New York- A report released by the Department Of Justice on Monday detailed the results of an investigation surrounding the practices of corrections officers regarding treatment of adolescent inmates at Rikers Island. The report, focused on events between 2011 and 2013, concluded that corrections officers regularly violated the constitutional rights of teenage prisoners by consistently and swiftly resorting to violence in their handlings with them. New York and North Carolina are the only two states that automatically charge teens 16 and older as adults.
Not only did the report criticize the liberal use of force on the teens- nearly 44% of the youth were subjected to use of force by the officers- it also exposed the fact that many investigations into such incidents were corrupted or inadequate. It was found that corrections officers often used a phrase- “hold it down”- to warn inmates against reporting abuse.
In addition to excessive violence from the corrections officers, it was found that the they were also using “punitive segregation”- solitary confinement as punishment- far too often and for long periods of time, sometimes subjecting inmates to months of segregation.
Many of the teen inmates at Rikers suffer from mental health issues; according to the report, in the year of 2013 51% of the incarcerated youth were diagnosed with mental illnesses.
The report also showed a startling number of incidents of inmates fighting one another; in 2013, there were 845 reports of inmate-on-inmate fights within two facilities that hold most of the youth inmates. In 2012, there were 795 reports.
In a press release, United States Attorney for the Southern District of New York Preet Bharara pointed out that many of the inmates are awaiting trial and have not yet been proven guilty of committing crimes. “As our investigation has shown, for adolescents, Rikers Island is a broken institution. It is a place where brute force is the first impulse rather than the last resort; where verbal insults are repaid with physical injuries; where beatings are routine while accountability is rare; and where a culture of violence endures even while a code of silence prevails. The adolescents in Rikers are walled off from the public, but they are not walled off from the Constitution. Indeed most of these young men are pre-trial detainees who are innocent until proven guilty, but whether they are pre-trial or convicted, they are entitled to be detained safely and in accordance with their Constitutional rights – not consigned to a corrections crucible that seems more inspired by Lord of the Flies than any legitimate philosophy of humane detention,” read the release.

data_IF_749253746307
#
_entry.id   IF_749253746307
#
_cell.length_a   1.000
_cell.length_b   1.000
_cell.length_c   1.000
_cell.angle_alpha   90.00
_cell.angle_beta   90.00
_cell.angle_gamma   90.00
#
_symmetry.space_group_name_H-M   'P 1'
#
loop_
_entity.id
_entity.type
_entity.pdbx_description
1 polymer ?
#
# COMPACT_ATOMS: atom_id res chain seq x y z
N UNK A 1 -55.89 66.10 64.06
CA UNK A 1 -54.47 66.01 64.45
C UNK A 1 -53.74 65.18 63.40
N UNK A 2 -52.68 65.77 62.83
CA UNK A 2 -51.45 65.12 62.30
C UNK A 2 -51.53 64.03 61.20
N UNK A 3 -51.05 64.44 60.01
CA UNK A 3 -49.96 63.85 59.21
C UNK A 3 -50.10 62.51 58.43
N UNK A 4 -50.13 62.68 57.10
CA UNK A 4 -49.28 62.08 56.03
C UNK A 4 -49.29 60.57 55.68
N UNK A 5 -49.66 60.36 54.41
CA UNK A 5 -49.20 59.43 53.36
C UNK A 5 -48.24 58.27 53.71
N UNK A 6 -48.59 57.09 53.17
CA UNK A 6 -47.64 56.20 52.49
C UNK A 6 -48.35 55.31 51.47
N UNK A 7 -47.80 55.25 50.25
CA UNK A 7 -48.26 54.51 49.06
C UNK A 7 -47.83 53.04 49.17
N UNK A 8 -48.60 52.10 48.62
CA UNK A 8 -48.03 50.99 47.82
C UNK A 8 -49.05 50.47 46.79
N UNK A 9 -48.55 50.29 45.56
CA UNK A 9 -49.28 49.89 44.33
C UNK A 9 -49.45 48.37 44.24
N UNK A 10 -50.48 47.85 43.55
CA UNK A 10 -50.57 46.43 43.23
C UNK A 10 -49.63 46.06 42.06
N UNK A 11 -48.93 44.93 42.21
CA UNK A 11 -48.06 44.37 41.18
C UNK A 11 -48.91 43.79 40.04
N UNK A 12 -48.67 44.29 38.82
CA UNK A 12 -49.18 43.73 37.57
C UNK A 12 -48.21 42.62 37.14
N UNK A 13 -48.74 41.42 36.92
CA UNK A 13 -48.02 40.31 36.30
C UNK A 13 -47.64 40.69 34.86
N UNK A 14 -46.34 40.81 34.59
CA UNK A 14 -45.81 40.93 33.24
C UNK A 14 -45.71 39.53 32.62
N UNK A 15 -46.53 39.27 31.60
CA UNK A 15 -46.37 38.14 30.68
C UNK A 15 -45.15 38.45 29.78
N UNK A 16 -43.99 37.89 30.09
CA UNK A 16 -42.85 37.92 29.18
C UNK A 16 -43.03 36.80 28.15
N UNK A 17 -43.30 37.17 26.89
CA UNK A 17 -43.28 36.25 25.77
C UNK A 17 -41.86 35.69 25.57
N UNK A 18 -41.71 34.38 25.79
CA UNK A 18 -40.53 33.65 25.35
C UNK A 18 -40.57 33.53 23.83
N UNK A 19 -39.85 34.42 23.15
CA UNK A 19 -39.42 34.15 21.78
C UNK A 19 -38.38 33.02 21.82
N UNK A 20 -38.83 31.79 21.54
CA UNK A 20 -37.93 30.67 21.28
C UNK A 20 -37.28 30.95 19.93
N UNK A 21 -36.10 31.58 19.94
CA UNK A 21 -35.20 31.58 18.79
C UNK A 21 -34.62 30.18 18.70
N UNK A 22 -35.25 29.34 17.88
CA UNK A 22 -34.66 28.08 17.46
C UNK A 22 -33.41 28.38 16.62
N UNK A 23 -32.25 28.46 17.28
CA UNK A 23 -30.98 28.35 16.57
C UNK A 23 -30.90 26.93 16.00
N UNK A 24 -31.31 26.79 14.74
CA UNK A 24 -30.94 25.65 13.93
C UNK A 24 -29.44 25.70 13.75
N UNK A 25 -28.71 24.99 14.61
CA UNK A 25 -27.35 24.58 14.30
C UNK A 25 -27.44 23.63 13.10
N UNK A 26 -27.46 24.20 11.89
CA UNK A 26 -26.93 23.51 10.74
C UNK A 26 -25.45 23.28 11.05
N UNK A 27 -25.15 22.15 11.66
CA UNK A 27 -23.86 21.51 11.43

The report showed multiple examples of brutal and unnecessary force on the inmates used by New York City’s Department of Corrections, and also pointed out failures to report instances of excessive force, resulting “in a culture in which staff feel empowered to use force inappropriately, in ways that go outside the bounds of written policies, because they know they are unlikely to face any meaningful consequences.” In one detailed incident:
“The inmates and one officer were working in the trailer and got into a verbal confrontation. The officer grabbed Inmate M by his neck, slammed his face into a concrete wall, and then began to repeatedly punch him. The officer reported that he had been jumped and called for backup. Soon thereafter, several other officers, including probe team members, arrived and brutally assaulted the four inmates, punching and kicking them and striking them with radios, batons, and broomsticks. This continued for several minutes after the inmates had been subdued and handcuffed. The probe team then took the inmates to holding pens in the clinic intake area where they were handcuffed and beaten again by several DOC Gang Intelligence Unit members, who repeatedly punched and kicked them while they were handcuffed and slammed them against cell walls.”
This incident was one of several detailed in the investigation.
The report outlined several measures considered necessary to remedy the violations, including a call for more surveillance cameras, separating the teens from Rikers Island, revising the use of force policy, and implementing an environment where violence is not tolerated and the staff is held accountable for abuse. Bharara said the city has been allowed 49 days to respond.
The report is available in full here.